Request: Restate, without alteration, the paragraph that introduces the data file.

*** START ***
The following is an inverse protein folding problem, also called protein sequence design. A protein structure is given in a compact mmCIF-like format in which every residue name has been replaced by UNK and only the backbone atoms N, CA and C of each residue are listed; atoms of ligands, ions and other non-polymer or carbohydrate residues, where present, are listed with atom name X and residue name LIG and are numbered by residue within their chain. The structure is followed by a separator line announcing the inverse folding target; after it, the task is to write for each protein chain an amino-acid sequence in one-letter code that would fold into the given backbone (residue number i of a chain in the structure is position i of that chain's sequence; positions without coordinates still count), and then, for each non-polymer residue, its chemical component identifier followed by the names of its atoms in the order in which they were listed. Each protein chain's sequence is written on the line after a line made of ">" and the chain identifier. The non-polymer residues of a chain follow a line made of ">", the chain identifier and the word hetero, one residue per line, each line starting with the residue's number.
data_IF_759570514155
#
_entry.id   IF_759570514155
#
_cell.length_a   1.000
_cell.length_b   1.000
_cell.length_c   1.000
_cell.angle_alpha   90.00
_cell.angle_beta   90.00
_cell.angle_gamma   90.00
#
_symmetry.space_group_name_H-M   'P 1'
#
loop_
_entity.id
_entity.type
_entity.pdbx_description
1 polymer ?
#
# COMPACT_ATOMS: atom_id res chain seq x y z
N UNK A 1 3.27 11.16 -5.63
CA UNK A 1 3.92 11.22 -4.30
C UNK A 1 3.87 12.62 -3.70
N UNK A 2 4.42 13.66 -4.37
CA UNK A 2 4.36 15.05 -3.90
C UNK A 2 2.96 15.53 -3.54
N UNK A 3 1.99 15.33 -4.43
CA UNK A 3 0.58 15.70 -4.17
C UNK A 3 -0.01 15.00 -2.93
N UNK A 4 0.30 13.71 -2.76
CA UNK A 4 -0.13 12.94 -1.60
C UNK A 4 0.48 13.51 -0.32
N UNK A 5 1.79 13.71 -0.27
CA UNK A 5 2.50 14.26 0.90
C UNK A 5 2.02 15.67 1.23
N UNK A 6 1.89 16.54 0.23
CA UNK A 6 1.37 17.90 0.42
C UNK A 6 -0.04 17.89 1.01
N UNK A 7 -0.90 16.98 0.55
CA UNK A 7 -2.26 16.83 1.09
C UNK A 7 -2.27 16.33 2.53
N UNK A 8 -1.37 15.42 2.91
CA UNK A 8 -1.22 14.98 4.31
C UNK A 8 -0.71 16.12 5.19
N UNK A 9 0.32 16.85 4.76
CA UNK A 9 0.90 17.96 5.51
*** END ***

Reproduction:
The following is an inverse protein folding problem, also called protein sequence design. A protein structure is given in a compact mmCIF-like format in which every residue name has been replaced by UNK and only the backbone atoms N, CA and C of each residue are listed; atoms of ligands, ions and other non-polymer or carbohydrate residues, where present, are listed with atom name X and residue name LIG and are numbered by residue within their chain. The structure is followed by a separator line announcing the inverse folding target; after it, the task is to write for each protein chain an amino-acid sequence in one-letter code that would fold into the given backbone (residue number i of a chain in the structure is position i of that chain's sequence; positions without coordinates still count), and then, for each non-polymer residue, its chemical component identifier followed by the names of its atoms in the order in which they were listed. Each protein chain's sequence is written on the line after a line made of ">" and the chain identifier. The non-polymer residues of a chain follow a line made of ">", the chain identifier and the word hetero, one residue per line, each line starting with the residue's number.